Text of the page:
From Bio Med Central
December 1, 2017
News of West Nile virus (WNV) first hit the popular press in 1999 when cases of infection in humans were identified in Queen’s, New York, USA. It quickly spread across the whole of the US, carried by infected birds, and 3 million people are estimated to have been infected between 1999 and 2010. Since then more outbreaks have occurred in the US, typically in August and September. However, sporadic outbreaks occurred in Europe before this, and still do. Its geographic range is expanding in Europe, causing increasing numbers of epidemics.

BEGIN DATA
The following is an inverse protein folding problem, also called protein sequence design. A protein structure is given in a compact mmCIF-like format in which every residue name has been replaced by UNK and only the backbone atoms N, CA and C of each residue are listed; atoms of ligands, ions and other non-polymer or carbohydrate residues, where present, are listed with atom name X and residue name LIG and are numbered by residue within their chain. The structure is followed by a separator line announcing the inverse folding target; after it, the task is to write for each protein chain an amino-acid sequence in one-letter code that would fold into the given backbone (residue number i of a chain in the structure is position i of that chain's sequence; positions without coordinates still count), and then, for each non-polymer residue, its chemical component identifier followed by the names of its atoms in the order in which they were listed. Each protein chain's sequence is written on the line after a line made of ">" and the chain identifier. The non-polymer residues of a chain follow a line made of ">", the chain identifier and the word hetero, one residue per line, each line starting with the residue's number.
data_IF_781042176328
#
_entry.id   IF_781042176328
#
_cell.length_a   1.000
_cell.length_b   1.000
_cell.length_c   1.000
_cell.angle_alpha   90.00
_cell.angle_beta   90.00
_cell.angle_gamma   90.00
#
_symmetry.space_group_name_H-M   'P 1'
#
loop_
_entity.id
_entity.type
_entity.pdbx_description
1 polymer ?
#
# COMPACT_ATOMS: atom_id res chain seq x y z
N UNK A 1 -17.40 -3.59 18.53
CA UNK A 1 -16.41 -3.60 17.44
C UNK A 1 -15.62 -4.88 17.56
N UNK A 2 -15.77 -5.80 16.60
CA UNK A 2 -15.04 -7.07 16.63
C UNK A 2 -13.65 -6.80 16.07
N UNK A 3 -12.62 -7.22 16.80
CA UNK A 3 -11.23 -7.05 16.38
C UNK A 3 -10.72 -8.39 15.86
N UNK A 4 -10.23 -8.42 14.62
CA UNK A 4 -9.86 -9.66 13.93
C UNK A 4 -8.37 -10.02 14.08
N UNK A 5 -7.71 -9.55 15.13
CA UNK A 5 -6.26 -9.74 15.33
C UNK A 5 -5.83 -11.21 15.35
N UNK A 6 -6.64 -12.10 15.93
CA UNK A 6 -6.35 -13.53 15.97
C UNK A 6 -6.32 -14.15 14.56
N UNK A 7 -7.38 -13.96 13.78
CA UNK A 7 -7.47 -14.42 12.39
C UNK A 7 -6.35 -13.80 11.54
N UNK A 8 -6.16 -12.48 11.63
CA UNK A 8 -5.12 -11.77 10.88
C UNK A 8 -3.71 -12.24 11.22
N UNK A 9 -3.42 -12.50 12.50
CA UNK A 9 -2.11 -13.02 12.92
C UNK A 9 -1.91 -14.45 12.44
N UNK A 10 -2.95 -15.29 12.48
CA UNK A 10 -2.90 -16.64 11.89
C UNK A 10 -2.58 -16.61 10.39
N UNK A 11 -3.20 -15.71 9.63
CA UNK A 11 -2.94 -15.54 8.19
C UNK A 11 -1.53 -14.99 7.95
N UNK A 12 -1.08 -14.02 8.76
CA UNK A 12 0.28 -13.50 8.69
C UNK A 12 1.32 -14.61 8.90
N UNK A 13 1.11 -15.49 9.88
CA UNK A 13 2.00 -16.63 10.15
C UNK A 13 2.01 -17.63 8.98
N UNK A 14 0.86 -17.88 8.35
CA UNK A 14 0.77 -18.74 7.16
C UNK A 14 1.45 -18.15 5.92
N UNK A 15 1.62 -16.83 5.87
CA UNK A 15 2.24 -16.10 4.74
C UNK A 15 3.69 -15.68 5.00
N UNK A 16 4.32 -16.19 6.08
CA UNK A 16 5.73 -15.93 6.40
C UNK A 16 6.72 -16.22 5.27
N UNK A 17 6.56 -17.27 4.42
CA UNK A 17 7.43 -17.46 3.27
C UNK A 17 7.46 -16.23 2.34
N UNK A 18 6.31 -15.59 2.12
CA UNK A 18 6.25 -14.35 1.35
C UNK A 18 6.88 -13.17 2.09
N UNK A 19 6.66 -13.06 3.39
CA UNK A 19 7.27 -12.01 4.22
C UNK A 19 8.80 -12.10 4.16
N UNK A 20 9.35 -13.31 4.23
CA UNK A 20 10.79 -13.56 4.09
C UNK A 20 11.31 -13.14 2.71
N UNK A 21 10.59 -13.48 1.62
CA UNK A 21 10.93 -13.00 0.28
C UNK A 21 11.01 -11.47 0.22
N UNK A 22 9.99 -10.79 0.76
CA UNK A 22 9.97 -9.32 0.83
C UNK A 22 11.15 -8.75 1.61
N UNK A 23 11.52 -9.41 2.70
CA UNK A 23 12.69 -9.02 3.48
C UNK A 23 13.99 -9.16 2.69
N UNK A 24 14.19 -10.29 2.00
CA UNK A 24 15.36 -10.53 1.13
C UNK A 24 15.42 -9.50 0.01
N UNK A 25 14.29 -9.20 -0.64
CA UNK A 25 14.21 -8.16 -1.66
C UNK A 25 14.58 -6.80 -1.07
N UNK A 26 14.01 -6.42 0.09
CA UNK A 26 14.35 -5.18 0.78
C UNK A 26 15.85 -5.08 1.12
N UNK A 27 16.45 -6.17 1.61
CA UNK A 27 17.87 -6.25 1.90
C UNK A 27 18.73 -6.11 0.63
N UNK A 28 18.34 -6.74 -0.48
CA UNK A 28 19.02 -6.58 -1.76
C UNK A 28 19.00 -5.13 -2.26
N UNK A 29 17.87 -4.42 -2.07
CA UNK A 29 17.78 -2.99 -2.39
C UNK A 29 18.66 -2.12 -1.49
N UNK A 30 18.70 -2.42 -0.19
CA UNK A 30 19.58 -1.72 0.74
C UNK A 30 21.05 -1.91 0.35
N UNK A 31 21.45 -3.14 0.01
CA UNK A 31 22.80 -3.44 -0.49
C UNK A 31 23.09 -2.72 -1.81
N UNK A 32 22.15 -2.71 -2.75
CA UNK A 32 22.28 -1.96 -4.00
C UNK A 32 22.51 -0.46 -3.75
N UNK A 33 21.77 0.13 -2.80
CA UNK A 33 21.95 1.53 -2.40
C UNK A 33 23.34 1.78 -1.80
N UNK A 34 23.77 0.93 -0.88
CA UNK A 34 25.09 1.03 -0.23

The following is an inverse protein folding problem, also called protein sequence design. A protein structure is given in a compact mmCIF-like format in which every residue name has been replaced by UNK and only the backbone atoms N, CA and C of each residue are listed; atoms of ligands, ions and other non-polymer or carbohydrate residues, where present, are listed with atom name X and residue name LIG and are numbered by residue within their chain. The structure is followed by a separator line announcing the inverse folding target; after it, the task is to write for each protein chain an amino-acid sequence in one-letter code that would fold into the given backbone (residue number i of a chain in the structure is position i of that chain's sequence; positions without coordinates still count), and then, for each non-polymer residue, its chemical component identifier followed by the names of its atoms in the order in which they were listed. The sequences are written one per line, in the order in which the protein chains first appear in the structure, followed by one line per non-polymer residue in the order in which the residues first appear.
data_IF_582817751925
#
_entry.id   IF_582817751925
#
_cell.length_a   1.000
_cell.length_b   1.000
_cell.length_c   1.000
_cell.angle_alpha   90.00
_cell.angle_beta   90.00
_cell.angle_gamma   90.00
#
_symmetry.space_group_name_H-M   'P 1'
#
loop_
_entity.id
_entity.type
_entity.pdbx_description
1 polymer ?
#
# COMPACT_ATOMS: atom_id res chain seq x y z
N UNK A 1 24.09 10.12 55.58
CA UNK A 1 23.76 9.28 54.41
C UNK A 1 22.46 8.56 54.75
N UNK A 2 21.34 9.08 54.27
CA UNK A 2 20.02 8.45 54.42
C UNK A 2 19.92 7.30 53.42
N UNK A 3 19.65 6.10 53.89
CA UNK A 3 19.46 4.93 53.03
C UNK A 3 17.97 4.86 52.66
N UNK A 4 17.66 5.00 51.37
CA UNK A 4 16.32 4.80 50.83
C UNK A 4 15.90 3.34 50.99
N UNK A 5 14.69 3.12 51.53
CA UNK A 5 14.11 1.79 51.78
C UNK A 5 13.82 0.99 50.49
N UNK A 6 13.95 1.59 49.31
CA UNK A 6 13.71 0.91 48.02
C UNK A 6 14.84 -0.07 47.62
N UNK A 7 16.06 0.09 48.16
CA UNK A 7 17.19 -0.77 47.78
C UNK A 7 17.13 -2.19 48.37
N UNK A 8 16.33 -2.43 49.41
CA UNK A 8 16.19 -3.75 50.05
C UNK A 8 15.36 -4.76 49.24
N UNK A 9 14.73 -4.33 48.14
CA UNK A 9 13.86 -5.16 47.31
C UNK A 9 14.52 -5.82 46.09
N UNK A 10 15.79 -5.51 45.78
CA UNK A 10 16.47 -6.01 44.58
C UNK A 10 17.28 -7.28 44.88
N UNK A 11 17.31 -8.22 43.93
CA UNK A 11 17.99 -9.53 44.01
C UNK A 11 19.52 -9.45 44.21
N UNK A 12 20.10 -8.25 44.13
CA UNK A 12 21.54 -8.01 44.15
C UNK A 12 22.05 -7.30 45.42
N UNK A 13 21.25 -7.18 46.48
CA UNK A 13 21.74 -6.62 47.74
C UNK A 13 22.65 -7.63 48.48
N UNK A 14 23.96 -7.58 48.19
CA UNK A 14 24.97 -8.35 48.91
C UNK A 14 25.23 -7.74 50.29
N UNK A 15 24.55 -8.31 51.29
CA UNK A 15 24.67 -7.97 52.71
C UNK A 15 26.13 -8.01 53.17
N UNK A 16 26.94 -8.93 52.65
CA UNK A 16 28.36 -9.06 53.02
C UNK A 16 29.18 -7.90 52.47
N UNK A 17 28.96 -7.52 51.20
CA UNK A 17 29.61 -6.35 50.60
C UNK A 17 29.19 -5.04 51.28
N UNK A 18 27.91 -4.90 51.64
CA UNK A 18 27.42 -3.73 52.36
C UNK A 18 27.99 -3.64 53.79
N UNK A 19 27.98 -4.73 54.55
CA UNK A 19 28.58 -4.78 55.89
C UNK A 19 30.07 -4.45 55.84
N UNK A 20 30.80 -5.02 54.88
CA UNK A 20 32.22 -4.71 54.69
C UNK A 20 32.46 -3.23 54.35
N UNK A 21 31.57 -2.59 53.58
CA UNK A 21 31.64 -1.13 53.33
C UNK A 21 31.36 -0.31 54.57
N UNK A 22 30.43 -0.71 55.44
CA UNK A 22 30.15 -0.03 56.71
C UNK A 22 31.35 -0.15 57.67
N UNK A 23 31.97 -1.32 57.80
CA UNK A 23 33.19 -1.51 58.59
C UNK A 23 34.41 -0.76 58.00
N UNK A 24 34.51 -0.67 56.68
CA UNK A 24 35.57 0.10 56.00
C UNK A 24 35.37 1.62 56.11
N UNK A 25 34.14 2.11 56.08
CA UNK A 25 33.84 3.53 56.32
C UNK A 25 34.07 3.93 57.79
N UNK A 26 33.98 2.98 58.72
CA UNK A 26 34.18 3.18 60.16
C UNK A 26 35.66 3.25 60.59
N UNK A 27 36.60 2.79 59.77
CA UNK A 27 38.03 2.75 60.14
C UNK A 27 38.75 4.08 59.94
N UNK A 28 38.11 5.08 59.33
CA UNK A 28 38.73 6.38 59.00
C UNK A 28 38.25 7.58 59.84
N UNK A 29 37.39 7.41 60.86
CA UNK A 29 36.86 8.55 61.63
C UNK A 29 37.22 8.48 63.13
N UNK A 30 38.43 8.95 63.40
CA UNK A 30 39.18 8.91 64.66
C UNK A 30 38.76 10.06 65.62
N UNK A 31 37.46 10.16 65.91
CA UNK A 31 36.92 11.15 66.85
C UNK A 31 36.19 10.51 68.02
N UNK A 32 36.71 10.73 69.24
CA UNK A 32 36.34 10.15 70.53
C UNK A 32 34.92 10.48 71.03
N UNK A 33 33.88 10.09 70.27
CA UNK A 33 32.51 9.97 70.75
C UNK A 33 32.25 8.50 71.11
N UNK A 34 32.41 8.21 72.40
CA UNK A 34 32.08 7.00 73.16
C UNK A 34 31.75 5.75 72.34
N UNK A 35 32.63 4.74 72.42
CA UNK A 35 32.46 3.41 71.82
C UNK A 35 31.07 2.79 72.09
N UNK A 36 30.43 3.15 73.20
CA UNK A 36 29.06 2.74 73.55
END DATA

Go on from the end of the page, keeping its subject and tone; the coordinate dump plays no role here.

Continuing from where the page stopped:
WNV was first discovered in the West Nile district of Uganda. It is a flavivirus that is transmitted by mosquitoes in the genus Culex, that have fed on infected birds. While this is the natural transmission cycle, horses and humans can also be infected. Most humans infected with the virus are symptomless, but it can cause a fever, headache and rash (West Nile Fever). However, in less than 1% of cases the virus infects the nervous system causing severe symptoms, that can result in death. Horses are particularly susceptible to infection, and it can be fatal in up to 40% of cases.